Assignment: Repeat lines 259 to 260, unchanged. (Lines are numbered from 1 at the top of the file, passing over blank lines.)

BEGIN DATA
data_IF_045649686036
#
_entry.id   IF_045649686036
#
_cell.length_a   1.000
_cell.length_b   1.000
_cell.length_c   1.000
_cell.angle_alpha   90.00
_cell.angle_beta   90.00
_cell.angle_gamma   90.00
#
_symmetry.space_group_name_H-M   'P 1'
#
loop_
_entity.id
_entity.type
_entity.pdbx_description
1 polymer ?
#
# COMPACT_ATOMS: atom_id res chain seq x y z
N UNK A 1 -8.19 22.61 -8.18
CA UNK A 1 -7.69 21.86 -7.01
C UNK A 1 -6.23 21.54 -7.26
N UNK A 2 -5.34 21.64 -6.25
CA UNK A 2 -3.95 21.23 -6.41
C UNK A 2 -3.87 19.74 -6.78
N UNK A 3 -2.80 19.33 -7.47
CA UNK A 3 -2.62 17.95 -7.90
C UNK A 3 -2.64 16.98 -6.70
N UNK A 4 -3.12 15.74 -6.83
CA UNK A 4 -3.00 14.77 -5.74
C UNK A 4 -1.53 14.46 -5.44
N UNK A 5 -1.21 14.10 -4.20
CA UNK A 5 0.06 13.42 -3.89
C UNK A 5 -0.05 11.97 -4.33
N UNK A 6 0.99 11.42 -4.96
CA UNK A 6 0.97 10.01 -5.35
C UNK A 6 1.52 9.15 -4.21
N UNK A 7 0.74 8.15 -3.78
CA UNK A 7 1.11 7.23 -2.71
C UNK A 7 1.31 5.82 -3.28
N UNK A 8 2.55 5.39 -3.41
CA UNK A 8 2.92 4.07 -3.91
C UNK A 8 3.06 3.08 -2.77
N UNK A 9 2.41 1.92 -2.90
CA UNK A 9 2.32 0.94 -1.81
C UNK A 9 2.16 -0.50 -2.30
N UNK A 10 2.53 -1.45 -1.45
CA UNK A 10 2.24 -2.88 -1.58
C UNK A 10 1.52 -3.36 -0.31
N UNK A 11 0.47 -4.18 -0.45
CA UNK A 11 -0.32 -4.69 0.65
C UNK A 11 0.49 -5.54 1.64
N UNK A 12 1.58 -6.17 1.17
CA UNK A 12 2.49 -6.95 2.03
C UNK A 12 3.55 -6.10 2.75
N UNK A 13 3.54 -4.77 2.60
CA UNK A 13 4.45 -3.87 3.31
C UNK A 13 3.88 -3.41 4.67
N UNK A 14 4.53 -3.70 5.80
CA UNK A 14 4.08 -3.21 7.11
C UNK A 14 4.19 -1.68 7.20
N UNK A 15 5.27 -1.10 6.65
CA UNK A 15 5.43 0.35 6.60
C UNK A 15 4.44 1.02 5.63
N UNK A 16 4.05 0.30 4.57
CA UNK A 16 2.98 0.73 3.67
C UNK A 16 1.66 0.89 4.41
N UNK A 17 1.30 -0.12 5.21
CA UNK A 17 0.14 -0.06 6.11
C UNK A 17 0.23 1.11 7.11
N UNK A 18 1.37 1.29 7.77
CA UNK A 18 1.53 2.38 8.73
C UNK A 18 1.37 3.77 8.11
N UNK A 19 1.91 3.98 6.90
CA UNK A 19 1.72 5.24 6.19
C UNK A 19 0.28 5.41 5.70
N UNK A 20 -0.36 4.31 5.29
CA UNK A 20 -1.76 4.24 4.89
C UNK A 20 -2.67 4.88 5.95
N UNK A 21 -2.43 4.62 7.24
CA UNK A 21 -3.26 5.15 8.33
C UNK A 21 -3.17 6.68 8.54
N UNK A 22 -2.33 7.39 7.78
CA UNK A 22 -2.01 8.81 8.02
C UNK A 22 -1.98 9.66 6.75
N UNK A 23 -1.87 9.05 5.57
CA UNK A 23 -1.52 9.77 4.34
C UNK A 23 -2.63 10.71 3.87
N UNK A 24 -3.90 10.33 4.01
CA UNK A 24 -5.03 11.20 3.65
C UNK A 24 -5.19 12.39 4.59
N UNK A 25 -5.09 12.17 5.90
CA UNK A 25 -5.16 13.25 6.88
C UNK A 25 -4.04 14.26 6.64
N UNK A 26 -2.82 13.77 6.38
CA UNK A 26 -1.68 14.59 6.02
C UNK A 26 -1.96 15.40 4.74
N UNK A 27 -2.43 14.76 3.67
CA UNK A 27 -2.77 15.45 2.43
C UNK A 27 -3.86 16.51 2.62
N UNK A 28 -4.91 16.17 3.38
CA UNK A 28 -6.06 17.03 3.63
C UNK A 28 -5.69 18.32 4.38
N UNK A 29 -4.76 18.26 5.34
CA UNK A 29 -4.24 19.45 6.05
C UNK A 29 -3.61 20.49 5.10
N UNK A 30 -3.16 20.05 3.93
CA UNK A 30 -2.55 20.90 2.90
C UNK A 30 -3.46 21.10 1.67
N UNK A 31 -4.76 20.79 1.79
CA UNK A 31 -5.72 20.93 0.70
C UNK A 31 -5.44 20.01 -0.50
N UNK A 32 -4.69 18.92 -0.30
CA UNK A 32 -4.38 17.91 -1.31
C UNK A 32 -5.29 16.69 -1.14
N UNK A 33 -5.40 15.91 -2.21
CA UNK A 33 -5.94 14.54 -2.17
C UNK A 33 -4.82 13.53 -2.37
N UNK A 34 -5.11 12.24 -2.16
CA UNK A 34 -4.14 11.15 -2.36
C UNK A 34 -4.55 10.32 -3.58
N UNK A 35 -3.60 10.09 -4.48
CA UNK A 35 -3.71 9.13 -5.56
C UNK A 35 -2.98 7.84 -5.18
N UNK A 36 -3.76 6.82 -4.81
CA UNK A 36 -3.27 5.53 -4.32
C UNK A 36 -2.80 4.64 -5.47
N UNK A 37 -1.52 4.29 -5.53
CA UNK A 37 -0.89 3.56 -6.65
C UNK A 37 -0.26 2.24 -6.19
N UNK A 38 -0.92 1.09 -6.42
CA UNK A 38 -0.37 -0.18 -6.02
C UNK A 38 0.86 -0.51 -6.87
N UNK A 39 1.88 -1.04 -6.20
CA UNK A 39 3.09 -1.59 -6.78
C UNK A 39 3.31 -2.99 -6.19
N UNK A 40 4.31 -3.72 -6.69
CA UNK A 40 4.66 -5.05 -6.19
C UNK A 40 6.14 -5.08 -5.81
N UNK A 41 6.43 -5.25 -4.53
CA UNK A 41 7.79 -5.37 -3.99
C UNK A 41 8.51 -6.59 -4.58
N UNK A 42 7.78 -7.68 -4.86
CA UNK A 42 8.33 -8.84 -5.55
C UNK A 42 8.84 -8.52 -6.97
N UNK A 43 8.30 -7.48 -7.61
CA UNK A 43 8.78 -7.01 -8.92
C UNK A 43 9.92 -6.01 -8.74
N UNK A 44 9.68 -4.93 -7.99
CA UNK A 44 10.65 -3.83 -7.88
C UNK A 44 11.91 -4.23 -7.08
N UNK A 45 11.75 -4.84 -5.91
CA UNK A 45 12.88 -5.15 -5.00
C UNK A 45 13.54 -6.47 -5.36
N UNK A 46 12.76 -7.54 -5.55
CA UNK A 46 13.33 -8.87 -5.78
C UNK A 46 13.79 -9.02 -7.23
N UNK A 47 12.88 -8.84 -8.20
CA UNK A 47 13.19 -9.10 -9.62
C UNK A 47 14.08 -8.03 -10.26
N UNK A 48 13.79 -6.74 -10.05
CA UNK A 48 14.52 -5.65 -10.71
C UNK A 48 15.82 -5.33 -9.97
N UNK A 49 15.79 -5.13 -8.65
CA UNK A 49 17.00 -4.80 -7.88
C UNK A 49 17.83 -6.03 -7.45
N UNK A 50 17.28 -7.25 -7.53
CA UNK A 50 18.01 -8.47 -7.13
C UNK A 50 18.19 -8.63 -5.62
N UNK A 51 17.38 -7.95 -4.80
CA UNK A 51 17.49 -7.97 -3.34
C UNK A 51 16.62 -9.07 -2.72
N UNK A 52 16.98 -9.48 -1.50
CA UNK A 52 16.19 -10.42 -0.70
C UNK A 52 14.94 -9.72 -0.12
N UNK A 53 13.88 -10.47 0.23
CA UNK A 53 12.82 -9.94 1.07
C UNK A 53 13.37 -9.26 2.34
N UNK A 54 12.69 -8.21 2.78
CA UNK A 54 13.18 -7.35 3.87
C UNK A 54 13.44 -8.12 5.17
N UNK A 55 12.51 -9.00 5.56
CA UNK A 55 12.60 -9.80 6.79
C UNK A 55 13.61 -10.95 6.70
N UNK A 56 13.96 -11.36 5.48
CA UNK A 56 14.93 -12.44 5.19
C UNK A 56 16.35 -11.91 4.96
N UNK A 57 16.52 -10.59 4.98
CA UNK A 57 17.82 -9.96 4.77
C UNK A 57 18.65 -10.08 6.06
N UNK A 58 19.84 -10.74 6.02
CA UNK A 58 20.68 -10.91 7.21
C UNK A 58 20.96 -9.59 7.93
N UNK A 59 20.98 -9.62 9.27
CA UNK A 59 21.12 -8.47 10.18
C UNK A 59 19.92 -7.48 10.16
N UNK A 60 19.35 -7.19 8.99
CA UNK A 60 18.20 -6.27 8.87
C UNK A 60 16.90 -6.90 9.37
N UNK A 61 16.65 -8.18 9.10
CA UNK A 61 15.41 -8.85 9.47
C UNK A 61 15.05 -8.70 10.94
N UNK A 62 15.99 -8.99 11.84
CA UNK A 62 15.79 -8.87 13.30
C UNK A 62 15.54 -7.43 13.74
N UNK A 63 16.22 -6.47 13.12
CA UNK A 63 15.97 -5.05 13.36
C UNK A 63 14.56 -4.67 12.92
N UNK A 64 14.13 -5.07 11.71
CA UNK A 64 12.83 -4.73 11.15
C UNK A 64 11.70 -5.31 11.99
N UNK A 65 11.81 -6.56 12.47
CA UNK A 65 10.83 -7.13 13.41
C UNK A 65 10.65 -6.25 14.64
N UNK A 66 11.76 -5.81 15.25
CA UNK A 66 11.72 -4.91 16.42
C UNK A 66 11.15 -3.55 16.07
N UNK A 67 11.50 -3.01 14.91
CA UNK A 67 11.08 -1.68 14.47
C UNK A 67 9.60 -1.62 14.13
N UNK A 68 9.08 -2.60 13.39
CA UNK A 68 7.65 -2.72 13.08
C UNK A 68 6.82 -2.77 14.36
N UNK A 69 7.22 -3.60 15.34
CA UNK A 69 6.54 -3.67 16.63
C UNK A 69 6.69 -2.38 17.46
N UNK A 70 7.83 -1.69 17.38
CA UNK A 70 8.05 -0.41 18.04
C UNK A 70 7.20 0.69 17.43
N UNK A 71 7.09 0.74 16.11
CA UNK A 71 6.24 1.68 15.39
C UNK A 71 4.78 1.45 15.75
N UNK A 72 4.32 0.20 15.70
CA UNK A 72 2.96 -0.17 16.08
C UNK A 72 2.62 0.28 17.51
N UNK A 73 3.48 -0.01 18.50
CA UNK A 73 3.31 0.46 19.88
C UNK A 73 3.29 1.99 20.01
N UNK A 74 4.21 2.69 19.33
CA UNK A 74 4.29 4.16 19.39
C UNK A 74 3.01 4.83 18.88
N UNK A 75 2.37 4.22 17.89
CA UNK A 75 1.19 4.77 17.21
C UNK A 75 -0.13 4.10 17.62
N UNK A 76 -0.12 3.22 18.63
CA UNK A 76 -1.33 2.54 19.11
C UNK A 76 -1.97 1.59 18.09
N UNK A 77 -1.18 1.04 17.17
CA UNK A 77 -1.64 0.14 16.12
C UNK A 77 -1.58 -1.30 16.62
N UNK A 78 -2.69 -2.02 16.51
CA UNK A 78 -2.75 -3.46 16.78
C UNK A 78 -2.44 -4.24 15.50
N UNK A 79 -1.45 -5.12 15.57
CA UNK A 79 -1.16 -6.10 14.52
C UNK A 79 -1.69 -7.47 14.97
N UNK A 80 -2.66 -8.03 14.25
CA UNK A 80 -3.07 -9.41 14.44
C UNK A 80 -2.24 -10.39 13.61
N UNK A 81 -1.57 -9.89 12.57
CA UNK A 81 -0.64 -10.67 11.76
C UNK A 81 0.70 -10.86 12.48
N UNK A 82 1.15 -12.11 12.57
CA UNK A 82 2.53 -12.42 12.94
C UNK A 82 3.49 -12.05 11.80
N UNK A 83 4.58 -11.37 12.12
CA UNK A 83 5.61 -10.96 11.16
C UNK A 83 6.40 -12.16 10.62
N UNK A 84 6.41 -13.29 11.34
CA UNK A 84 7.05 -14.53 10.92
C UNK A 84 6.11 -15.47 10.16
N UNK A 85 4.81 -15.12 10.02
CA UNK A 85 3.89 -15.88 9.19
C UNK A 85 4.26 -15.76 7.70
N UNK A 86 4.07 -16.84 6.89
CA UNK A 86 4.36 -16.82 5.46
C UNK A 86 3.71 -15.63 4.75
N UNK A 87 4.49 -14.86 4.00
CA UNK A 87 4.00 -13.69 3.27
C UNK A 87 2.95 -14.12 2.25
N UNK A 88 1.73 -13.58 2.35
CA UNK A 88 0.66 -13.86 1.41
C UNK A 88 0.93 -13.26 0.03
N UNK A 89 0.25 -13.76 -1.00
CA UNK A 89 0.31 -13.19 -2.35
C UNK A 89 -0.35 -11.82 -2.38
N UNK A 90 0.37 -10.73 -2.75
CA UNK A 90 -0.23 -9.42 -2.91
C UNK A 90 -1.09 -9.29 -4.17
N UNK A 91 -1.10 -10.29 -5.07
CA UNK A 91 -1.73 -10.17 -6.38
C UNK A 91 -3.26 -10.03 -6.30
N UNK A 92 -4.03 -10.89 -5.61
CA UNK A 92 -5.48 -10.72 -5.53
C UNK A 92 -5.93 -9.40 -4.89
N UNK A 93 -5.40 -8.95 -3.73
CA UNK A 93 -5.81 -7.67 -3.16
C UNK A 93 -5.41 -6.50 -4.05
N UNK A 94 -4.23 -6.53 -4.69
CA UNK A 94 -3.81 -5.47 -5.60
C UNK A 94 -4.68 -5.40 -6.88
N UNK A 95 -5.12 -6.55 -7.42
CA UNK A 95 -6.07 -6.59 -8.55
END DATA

CA UNK A 80 -3.07 -9.41 14.44
C UNK A 80 -2.24 -10.39 13.61